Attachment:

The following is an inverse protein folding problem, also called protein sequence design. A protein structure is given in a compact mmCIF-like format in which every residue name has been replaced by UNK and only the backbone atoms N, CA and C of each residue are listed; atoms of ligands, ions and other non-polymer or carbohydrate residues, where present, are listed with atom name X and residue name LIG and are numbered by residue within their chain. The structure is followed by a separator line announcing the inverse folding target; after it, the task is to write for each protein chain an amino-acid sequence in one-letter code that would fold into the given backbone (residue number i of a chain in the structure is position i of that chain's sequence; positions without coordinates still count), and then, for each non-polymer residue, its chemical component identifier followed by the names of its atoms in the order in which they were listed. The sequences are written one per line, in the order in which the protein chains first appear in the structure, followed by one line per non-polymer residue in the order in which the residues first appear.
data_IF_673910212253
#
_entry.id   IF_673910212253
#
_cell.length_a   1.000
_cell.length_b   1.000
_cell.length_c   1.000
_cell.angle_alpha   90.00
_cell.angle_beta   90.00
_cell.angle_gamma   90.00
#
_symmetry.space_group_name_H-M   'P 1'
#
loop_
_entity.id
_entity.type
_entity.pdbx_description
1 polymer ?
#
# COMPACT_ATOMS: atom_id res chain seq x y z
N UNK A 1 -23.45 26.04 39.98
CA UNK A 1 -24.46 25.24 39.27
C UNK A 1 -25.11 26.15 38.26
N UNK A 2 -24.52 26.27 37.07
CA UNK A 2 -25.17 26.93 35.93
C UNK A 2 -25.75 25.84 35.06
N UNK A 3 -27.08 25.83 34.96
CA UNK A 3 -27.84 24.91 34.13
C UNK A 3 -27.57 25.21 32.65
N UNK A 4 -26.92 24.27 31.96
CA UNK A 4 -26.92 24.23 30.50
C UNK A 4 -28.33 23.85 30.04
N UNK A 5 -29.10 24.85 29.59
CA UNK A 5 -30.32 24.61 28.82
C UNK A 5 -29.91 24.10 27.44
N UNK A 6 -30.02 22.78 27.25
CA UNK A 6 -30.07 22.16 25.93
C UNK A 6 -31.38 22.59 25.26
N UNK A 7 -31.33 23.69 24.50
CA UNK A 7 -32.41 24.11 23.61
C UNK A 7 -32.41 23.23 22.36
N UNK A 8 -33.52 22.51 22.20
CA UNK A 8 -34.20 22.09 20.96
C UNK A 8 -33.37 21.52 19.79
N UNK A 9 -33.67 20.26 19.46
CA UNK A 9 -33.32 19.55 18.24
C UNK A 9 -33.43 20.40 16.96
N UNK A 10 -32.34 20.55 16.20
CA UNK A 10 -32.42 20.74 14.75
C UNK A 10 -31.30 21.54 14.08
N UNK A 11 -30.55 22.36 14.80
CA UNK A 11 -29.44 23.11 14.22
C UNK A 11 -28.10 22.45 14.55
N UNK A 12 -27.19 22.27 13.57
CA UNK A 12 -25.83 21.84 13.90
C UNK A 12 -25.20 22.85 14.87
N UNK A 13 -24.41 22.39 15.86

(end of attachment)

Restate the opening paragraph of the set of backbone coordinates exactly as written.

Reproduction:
The following is an inverse protein folding problem, also called protein sequence design. A protein structure is given in a compact mmCIF-like format in which every residue name has been replaced by UNK and only the backbone atoms N, CA and C of each residue are listed; atoms of ligands, ions and other non-polymer or carbohydrate residues, where present, are listed with atom name X and residue name LIG and are numbered by residue within their chain. The structure is followed by a separator line announcing the inverse folding target; after it, the task is to write for each protein chain an amino-acid sequence in one-letter code that would fold into the given backbone (residue number i of a chain in the structure is position i of that chain's sequence; positions without coordinates still count), and then, for each non-polymer residue, its chemical component identifier followed by the names of its atoms in the order in which they were listed. The sequences are written one per line, in the order in which the protein chains first appear in the structure, followed by one line per non-polymer residue in the order in which the residues first appear.